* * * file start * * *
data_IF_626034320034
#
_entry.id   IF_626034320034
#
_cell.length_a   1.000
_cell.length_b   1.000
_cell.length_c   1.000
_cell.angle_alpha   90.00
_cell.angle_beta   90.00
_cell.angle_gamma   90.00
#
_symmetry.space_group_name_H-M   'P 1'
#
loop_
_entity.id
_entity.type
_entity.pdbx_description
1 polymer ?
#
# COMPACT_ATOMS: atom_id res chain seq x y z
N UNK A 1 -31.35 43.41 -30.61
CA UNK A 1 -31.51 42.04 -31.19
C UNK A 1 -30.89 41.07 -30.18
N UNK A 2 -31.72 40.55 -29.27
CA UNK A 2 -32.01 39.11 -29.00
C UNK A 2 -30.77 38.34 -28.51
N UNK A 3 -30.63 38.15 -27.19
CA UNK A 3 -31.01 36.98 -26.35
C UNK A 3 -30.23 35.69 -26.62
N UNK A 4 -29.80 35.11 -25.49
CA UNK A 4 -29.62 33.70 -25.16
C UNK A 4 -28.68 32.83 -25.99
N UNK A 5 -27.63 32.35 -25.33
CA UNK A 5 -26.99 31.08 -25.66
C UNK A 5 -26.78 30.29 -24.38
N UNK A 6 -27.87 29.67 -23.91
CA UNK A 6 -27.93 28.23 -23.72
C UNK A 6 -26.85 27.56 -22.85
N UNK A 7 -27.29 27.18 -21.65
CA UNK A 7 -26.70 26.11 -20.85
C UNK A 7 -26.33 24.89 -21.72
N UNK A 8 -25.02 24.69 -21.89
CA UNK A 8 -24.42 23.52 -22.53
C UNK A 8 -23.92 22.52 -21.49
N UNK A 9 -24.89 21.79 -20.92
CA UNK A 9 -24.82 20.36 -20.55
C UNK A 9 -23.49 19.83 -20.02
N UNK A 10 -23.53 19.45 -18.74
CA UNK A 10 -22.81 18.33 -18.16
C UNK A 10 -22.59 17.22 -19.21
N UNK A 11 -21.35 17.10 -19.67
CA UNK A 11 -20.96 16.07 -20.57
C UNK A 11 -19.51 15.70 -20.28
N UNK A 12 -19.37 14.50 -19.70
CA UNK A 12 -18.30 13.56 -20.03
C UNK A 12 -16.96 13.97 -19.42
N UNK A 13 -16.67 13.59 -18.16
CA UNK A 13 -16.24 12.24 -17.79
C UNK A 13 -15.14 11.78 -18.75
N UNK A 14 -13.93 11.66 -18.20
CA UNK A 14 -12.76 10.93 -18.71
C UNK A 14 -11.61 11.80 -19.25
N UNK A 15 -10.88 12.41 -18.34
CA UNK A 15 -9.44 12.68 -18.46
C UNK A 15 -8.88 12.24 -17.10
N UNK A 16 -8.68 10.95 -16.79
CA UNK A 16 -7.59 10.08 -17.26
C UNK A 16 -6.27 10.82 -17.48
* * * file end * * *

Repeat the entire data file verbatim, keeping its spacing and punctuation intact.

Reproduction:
data_IF_626034320034
#
_entry.id   IF_626034320034
#
_cell.length_a   1.000
_cell.length_b   1.000
_cell.length_c   1.000
_cell.angle_alpha   90.00
_cell.angle_beta   90.00
_cell.angle_gamma   90.00
#
_symmetry.space_group_name_H-M   'P 1'
#
loop_
_entity.id
_entity.type
_entity.pdbx_description
1 polymer ?
#
# COMPACT_ATOMS: atom_id res chain seq x y z
N UNK A 1 -31.35 43.41 -30.61
CA UNK A 1 -31.51 42.04 -31.19
C UNK A 1 -30.89 41.07 -30.18
N UNK A 2 -31.72 40.55 -29.27
CA UNK A 2 -32.01 39.11 -29.00
C UNK A 2 -30.77 38.34 -28.51
N UNK A 3 -30.63 38.15 -27.19
CA UNK A 3 -31.01 36.98 -26.35
C UNK A 3 -30.23 35.69 -26.62
N UNK A 4 -29.80 35.11 -25.49
CA UNK A 4 -29.62 33.70 -25.16
C UNK A 4 -28.68 32.83 -25.99
N UNK A 5 -27.63 32.35 -25.33
CA UNK A 5 -26.99 31.08 -25.66
C UNK A 5 -26.78 30.29 -24.38
N UNK A 6 -27.87 29.67 -23.91
CA UNK A 6 -27.93 28.23 -23.72
C UNK A 6 -26.85 27.56 -22.85
N UNK A 7 -27.29 27.18 -21.65
CA UNK A 7 -26.70 26.11 -20.85
C UNK A 7 -26.33 24.89 -21.72
N UNK A 8 -25.02 24.69 -21.89
CA UNK A 8 -24.42 23.52 -22.53
C UNK A 8 -23.92 22.52 -21.49
N UNK A 9 -24.89 21.79 -20.92
CA UNK A 9 -24.82 20.36 -20.55
C UNK A 9 -23.49 19.83 -20.02
N UNK A 10 -23.53 19.45 -18.74
CA UNK A 10 -22.81 18.33 -18.16
C UNK A 10 -22.59 17.22 -19.21
N UNK A 11 -21.35 17.10 -19.67
CA UNK A 11 -20.96 16.07 -20.57
C UNK A 11 -19.51 15.70 -20.28
N UNK A 12 -19.37 14.50 -19.70
CA UNK A 12 -18.30 13.56 -20.03
C UNK A 12 -16.96 13.97 -19.42
N UNK A 13 -16.67 13.59 -18.16
CA UNK A 13 -16.24 12.24 -17.79
C UNK A 13 -15.14 11.78 -18.75
N UNK A 14 -13.93 11.66 -18.20
CA UNK A 14 -12.76 10.93 -18.71
C UNK A 14 -11.61 11.80 -19.25
N UNK A 15 -10.88 12.41 -18.34
CA UNK A 15 -9.44 12.68 -18.46
C UNK A 15 -8.88 12.24 -17.10
N UNK A 16 -8.68 10.95 -16.79
CA UNK A 16 -7.59 10.08 -17.26
C UNK A 16 -6.27 10.82 -17.48